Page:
Series: Brilliant Activities for Birth Educators- Benefits of a Doula

Benefits of a Doula (1).pngThis month’s Brilliant Activities for Birth Educators honors International Doula Month with an activity that reinforces Lamaze Healthy Birth Practice #3 - Bring a loved one, friend or doula for continuous support. Many professional organizations including the American College of Obstetricians and Gynecologists and the Society for Maternal-Fetal Medicine have recognized the positive contribution that professional labor support offers to maternal-infant health outcomes in recent committee opinions they have published.  Childbirth educators can share information with the families in their classes about the many evidence-based benefits of working with a doula as a member of the birth team through this fun activity!  I have adapted this month's activity from an idea from my colleague, Teri Shilling.  If you are interested in accessing previous Brilliant Activities for Birth Educators ideas, consider following this link to find many great activities for your childbirth classes.

A Do-What?

Many families starting their childbirth class having never heard of he word “doula” before, never mind understanding the role of the doula or appreciating the benefits of adding a doula to the birth team. Throughout my childbirth class series, I am constantly sharing how a partner can support a laboring person through the emotional and physical challenges of labor but a doula can sure help!   I like to do this activity the second week of a seven-week series when we start to talk about the labor process.  I like to be sure that everyone understands how a doula can support an entire family and refer back to the research on doulas frequently.  Many families who might not have considered a doula prior to starting class now have their interest piqued and pursue the resources I have provided on how to find a doula for their upcoming birth.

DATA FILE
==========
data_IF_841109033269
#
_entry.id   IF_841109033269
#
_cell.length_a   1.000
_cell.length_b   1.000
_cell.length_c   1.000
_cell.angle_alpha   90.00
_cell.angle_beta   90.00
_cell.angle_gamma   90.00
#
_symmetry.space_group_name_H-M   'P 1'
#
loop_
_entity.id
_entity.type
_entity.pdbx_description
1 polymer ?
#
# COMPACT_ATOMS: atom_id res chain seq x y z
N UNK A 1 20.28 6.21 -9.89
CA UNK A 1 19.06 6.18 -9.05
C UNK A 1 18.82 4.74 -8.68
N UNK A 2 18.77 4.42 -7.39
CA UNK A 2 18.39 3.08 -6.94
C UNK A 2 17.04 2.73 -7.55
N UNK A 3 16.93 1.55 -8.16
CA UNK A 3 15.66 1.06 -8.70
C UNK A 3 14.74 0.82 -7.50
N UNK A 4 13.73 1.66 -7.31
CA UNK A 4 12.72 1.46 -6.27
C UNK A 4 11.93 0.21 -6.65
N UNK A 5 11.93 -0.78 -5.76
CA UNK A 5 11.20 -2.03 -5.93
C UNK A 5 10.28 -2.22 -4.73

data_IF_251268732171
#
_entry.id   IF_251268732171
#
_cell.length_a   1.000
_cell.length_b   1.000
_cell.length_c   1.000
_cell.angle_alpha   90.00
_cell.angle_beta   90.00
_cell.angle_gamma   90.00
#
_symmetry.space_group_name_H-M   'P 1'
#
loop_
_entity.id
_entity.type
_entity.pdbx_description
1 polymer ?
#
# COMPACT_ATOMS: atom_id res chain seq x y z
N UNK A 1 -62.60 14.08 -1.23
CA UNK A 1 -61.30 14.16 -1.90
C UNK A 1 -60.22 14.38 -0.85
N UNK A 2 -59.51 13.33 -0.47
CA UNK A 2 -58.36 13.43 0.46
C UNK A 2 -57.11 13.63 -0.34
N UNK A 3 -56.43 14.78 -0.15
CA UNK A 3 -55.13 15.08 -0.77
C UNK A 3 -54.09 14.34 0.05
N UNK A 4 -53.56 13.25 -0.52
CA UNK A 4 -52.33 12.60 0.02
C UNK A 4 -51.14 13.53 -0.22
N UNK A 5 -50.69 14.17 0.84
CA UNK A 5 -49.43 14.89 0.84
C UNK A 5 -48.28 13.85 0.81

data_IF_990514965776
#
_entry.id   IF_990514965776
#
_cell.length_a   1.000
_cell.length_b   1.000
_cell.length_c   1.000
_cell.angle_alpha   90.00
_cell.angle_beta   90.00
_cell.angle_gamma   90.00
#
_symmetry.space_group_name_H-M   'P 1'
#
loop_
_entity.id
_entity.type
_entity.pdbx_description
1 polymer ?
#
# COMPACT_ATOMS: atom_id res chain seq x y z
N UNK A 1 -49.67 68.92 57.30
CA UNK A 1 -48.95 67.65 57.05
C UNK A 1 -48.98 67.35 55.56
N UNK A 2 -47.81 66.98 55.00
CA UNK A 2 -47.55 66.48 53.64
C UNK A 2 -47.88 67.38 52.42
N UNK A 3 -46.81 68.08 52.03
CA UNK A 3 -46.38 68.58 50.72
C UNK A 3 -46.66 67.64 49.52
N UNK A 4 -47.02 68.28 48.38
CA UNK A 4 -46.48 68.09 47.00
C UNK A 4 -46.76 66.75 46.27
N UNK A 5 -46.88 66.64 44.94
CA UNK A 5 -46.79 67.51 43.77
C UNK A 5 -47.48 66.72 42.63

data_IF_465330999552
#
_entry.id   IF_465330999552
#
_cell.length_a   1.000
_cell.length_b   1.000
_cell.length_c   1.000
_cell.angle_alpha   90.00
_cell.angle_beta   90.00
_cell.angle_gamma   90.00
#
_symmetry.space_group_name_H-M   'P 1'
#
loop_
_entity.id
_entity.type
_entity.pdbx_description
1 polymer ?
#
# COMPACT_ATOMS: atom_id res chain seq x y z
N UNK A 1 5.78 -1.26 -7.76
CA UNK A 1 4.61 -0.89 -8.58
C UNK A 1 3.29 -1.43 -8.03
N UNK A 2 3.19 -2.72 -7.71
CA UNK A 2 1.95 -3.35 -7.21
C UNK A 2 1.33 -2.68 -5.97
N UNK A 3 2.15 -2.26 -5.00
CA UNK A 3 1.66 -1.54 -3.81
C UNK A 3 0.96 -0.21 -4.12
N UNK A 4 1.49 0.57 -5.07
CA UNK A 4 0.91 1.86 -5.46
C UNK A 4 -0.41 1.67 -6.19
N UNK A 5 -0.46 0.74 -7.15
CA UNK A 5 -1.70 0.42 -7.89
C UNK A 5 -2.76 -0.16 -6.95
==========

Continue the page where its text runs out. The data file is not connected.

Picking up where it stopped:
When to do this activity

In general,  I like to include this activity at our second class meeting, just before talking about the stages of labor.  You could just as easily cover this when you talk about decisions to make ahead of time, or even during a labor rehearsal.

Time needed

This activity can adequately be conducted in approximately 15 minutes.  Allow about five minutes for small group work and ten minutes for reporting back and large group discussion.


  • Color image of a cesarean surgery 
  • Color image a healthy and robust newborn
  • Color image an IV bag of Pitocin
  • Color image both vacuum and forceps
  • Color image of an epidural
  • Color image of a radiant and happy person who just gave birth 

I laminate all the sheets for longevity in my classroom.

How to conduct this activity

Divide the families into six small groups.  Each group is given one of the laminated sheets.  I share the evidence that we currently have about families who utilize doula services: 

  • Less likely to have cesareans
  • Less likely to request pain medications
  • Higher degree of parental satisfaction with the birth experience
  • Less use of vacuum and forceps during second (pushing) stage
  • Newborns with fewer NICU admissions
  • Less need for labor augmentation such as Pitocin administration